Year-end tax and investment planning tips

They could save you a bundle

Even though most of us are preoccupied with other things at this time of year, there is a handful of year-end investment and tax tips that make a lot of sense to look at now. That’s because they could save you money now and next April, when it’s time to pay your taxes.

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Is $1 million enough to retire on?

Let’s say you’ve accumulated a nest egg of $1 million at age 65, through pension plans, perhaps a significant RRSP, TFSA contributions, some inheritances, and possibly some money left over from downsizing your home. You’re ready to retire, and you have to decide what to do with it to make it last through retirement. Here’s what you need to know. READ MORE

How to retire with $1 million

Reach that magic number even if you start at 40

It’s sometimes said that you need at least a $1 million retirement fund to maintain the kind of lifestyle you want after age 65. But starting at, say, age 40, can that even be done? The good news is that it is possible to build a million-dollar retirement fund. But there five important principles you have to follow. READ MORE

Black Friday binge, Red Monday remorse

Financial literacy and the art of budgeting

Black Friday. It’s become a pop culture phenomenon. In fact, it’s one of the cleverest marketing gimmicks of all time. For U.S. retailers, the Friday after U.S. Thanksgiving Day has typically been the day they become profitable for the year. In other words, their ledgers go out of the “red” and into the “black.” Some clever marketers seized on this as a way to create excitement and ramp up pre-Christmas sales. They called it “Black Friday,” promoted it like crazy, and watched the frenzied crowds mob the stores. It’s now even caught on in Canada. For most consumers, though, it’s often a case of “Red Monday Remorse,” the day you realize you’ve blown your budget out of the black and (deeply) into the red. And it hits you right in your wallet, purse, bank account, and credit card statement, in about a month’s time. READ MORE

LIRAs are truly locked up

These accounts are designed for pension income

When you leave an employer where you had a pension plan, the funds in the plan are transferred to a Locked-In Retirement Account. At times they may also be transferred into a locked-in RRSP. Essentially, these are a special type of registered retirement fund designed to work like a pension plan until you retire. In other words, the plan can hold stocks, bonds, mutual funds, exchange-traded funds, and generally all the qualified investments that can go into a regular RRSP or pension plan. The difference is that you can neither contribute more money nor withdraw funds from the plan. The principle is that these are your retirement funds, and they’ll be locked in until you actually retire, at which point you must choose from a number of maturity options. READ MORE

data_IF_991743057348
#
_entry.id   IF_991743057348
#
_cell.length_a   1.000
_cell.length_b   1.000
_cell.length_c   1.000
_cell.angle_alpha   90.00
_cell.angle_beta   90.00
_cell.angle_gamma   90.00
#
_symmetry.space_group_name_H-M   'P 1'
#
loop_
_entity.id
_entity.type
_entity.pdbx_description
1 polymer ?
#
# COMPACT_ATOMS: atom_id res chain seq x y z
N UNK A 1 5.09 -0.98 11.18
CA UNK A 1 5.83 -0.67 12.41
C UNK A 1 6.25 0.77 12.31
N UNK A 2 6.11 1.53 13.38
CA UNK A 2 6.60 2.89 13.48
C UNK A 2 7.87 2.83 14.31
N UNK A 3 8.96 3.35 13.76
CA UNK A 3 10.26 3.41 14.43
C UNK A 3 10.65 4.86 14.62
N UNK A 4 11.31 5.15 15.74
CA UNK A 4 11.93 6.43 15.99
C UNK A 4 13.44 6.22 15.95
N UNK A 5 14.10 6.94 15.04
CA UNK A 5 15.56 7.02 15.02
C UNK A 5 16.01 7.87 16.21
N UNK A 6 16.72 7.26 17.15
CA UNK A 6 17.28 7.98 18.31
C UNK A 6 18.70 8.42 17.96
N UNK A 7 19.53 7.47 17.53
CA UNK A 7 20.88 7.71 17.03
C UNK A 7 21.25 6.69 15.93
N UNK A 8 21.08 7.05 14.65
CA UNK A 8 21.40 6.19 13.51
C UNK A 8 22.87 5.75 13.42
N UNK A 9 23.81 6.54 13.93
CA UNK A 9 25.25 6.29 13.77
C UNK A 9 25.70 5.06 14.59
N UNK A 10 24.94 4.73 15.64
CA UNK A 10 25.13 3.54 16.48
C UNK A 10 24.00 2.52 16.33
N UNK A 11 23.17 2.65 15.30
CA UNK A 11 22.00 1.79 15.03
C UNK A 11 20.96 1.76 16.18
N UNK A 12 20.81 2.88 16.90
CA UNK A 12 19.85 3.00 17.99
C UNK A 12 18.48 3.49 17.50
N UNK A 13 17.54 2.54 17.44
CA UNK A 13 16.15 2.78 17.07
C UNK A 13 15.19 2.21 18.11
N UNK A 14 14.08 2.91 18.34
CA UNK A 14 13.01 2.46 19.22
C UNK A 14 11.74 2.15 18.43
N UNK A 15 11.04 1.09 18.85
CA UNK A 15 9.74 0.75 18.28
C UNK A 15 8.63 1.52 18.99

How inflation makes your money disappear

Protect your portfolio against inflation erosion

The Bank of Canada raised its interest rate to 1.75% on Oct. 24. It said that CPI inflation dropped to 2.2% in September, but that its core measures remain around 2%. For many novice investors, this may sound like a foreign language. What do these various inflation measures mean? And in any case, 2% inflation seems really low, so do you really need to be concerned about it for your longer-term investment portfolio? The short answer is yes, you should take inflation into account, because it can seriously erode your purchasing power over the long term. READ MORE

A business of her own

What successful businesswomen know about start-ups

Many women dream of starting their own business. And there are plenty of advantages. First, you are your own boss, and in control of your own destiny. Then, you get to produce that product or service that no one can do as well as you. You get the satisfaction of seeing your business grow. And there are plenty of tax advantages, too, including lucrative deductions, credits, writeoffs, and income-splitting opportunities. READ MORE

Putting a price tag on your dream home

Crunch the numbers before you make an offer

The big question for young couples just starting out is whether to move out of that downtown condo unit and borrow to buy a home. This becomes especially critical if you’re planning a family or if a baby is already on the way. Those new little people with all their gear take up an amazing amount of space, and suddenly the need for more room becomes pressing. READ MORE

Post-divorce financial planning

Four key areas to focus on to make the settlement last

Once a divorce settlement is finalized, the next step is to make that settlement last. But how? What are the next steps in financial planning? Should you keep the same financial advisors and investment professionals as your ex? What are the key areas to focus on? READ MORE

DIY dangers!

When your investments take control of you

There’s nothing quite like the thrill of managing your own investments. That is, until things go south and you wonder whatever possessed you to buy that two-times daily bull crude oil ETF! Then there’s all that paperwork to contend with (what the heck is a “T3 – Statement of Trust Income Allocations and Designations”?) When should you sell to take a tax loss? And can you apply it against gains? Those brokerage fees that get into triple digits can really give you that sinking feeling at year-end (are they deductible or not?). Take heart. You’re not doing anything wrong. But you may have fallen into the trap that so many do-it-yourself investors do. You’ve let your investments start controlling you instead of the other way around. READ MORE

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